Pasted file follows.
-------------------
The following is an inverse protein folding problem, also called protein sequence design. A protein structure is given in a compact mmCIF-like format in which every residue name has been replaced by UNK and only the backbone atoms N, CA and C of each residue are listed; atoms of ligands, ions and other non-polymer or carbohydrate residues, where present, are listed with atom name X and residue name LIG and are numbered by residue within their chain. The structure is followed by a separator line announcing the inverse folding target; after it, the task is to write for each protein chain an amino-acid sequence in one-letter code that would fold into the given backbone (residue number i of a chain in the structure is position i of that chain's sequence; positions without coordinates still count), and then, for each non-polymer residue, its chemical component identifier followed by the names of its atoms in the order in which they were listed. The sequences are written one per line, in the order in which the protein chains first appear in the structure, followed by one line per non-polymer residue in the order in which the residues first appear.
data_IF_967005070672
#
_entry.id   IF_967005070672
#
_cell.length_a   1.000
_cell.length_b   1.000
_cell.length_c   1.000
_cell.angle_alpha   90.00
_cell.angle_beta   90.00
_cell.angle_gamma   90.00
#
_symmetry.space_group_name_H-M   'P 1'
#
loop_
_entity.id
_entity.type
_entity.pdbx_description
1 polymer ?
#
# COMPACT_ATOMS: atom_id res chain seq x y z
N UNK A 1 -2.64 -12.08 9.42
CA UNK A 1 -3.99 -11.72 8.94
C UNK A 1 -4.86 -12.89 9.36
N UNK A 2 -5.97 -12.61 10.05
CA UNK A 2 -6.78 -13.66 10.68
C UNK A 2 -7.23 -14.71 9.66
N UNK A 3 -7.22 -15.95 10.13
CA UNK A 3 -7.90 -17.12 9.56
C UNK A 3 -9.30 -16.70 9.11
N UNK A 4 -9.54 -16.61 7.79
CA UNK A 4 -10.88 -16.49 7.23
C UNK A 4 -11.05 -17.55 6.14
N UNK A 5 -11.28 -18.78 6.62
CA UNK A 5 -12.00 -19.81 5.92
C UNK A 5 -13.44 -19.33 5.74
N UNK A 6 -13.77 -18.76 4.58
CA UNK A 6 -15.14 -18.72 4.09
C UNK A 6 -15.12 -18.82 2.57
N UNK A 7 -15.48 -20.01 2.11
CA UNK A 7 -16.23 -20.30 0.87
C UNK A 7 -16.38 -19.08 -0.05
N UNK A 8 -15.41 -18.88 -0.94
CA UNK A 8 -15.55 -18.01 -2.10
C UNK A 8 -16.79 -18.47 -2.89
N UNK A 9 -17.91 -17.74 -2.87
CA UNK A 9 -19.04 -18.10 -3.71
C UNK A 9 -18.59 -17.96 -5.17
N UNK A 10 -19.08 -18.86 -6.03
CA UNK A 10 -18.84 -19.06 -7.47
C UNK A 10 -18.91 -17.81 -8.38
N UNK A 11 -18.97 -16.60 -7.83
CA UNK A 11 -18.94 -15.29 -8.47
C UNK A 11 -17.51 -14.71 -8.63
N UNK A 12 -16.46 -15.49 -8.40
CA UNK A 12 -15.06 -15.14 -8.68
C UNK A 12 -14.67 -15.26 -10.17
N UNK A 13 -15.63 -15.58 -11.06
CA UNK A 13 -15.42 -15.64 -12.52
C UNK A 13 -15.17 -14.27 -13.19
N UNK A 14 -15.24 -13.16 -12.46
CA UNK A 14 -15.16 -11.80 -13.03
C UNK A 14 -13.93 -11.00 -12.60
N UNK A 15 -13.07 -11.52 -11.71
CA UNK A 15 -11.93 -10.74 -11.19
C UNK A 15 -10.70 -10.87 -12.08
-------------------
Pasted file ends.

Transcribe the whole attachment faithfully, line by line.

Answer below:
The following is an inverse protein folding problem, also called protein sequence design. A protein structure is given in a compact mmCIF-like format in which every residue name has been replaced by UNK and only the backbone atoms N, CA and C of each residue are listed; atoms of ligands, ions and other non-polymer or carbohydrate residues, where present, are listed with atom name X and residue name LIG and are numbered by residue within their chain. The structure is followed by a separator line announcing the inverse folding target; after it, the task is to write for each protein chain an amino-acid sequence in one-letter code that would fold into the given backbone (residue number i of a chain in the structure is position i of that chain's sequence; positions without coordinates still count), and then, for each non-polymer residue, its chemical component identifier followed by the names of its atoms in the order in which they were listed. The sequences are written one per line, in the order in which the protein chains first appear in the structure, followed by one line per non-polymer residue in the order in which the residues first appear.
data_IF_967005070672
#
_entry.id   IF_967005070672
#
_cell.length_a   1.000
_cell.length_b   1.000
_cell.length_c   1.000
_cell.angle_alpha   90.00
_cell.angle_beta   90.00
_cell.angle_gamma   90.00
#
_symmetry.space_group_name_H-M   'P 1'
#
loop_
_entity.id
_entity.type
_entity.pdbx_description
1 polymer ?
#
# COMPACT_ATOMS: atom_id res chain seq x y z
N UNK A 1 -2.64 -12.08 9.42
CA UNK A 1 -3.99 -11.72 8.94
C UNK A 1 -4.86 -12.89 9.36
N UNK A 2 -5.97 -12.61 10.05
CA UNK A 2 -6.78 -13.66 10.68
C UNK A 2 -7.23 -14.71 9.66
N UNK A 3 -7.22 -15.95 10.13
CA UNK A 3 -7.90 -17.12 9.56
C UNK A 3 -9.30 -16.70 9.11
N UNK A 4 -9.54 -16.61 7.79
CA UNK A 4 -10.88 -16.49 7.23
C UNK A 4 -11.05 -17.55 6.14
N UNK A 5 -11.28 -18.78 6.62
CA UNK A 5 -12.00 -19.81 5.92
C UNK A 5 -13.44 -19.33 5.74
N UNK A 6 -13.77 -18.76 4.58
CA UNK A 6 -15.14 -18.72 4.09
C UNK A 6 -15.12 -18.82 2.57
N UNK A 7 -15.48 -20.01 2.11
CA UNK A 7 -16.23 -20.30 0.87
C UNK A 7 -16.38 -19.08 -0.05
N UNK A 8 -15.41 -18.88 -0.94
CA UNK A 8 -15.55 -18.01 -2.10
C UNK A 8 -16.79 -18.47 -2.89
N UNK A 9 -17.91 -17.74 -2.87
CA UNK A 9 -19.04 -18.10 -3.71
C UNK A 9 -18.59 -17.96 -5.17
N UNK A 10 -19.08 -18.86 -6.03
CA UNK A 10 -18.84 -19.06 -7.47
C UNK A 10 -18.91 -17.81 -8.38
N UNK A 11 -18.97 -16.60 -7.83
CA UNK A 11 -18.94 -15.29 -8.47
C UNK A 11 -17.51 -14.71 -8.63
N UNK A 12 -16.46 -15.49 -8.40
CA UNK A 12 -15.06 -15.14 -8.68
C UNK A 12 -14.67 -15.26 -10.17
N UNK A 13 -15.63 -15.58 -11.06
CA UNK A 13 -15.42 -15.64 -12.52
C UNK A 13 -15.17 -14.27 -13.19
N UNK A 14 -15.24 -13.16 -12.46
CA UNK A 14 -15.16 -11.80 -13.03
C UNK A 14 -13.93 -11.00 -12.60
N UNK A 15 -13.07 -11.52 -11.71
CA UNK A 15 -11.93 -10.74 -11.19
C UNK A 15 -10.70 -10.87 -12.08